William Zorach, ‘Innocence, The Artist’s Daughter, Dahlor’, 1930, Rago
William Zorach, ‘Innocence, The Artist’s Daughter, Dahlor’, 1930, Rago
William Zorach, ‘Innocence, The Artist’s Daughter, Dahlor’, 1930, Rago
William Zorach, ‘Innocence, The Artist’s Daughter, Dahlor’, 1930, Rago

12" high
14" high (with base)

Signature: Signed

P. S. Wingert, The Sculpture of William Zorach, New York, 1938 pages 19, 59 and 71, plate 4, cat. No. 6

The artist; Estate of Margaret Davis; Christie’s, New York, March 16, 1990, lot 356; Private Collection, New York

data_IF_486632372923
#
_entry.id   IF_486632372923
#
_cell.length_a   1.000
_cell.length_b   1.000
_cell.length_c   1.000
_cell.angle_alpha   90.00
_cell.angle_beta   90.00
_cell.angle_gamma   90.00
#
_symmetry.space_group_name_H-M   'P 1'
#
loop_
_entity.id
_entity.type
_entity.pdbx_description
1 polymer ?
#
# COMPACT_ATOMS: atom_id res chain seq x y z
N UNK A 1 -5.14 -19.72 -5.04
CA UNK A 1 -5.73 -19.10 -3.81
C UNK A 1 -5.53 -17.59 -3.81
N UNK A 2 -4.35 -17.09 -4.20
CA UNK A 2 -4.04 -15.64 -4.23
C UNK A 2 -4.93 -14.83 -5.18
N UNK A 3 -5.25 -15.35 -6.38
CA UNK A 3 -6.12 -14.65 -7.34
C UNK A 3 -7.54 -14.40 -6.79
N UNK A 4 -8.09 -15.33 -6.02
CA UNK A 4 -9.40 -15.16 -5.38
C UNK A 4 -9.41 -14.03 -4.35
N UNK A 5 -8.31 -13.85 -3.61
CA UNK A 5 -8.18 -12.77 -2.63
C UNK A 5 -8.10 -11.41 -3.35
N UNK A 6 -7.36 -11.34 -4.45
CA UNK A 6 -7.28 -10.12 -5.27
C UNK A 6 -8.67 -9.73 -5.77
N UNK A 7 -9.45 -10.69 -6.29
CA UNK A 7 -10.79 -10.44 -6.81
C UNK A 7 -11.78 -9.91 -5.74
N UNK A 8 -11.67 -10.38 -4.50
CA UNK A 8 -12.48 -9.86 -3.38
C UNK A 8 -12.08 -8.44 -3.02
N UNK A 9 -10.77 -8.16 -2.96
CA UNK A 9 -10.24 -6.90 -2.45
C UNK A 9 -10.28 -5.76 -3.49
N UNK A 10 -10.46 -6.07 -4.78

About William Zorach

Drawing heavily from Cubism and Fauvism, William Zorach turned to the natural world for inspiration for his watercolor paintings. He was intensely moved by Ralph Waldo Emerson's essays about nature, relating Emerson's desire to shed traditional modes of thought with the innovation that early American modernists were promoting. Zorach’s landscape paintings reflect the power and spontaneity of the natural world. “There are things one does for the pure love of form and color, in the easy abandonment to the moods and the fancies of the moment,” he said. “These are my watercolors.” Later in life, Zorach would turn primarily to sculpture, creating stylized figurative works with which he explored themes of his domestic life with wife and fellow artist Marguerite.

Lithuanian-American, 1887-1966, Eurburg, Lithuania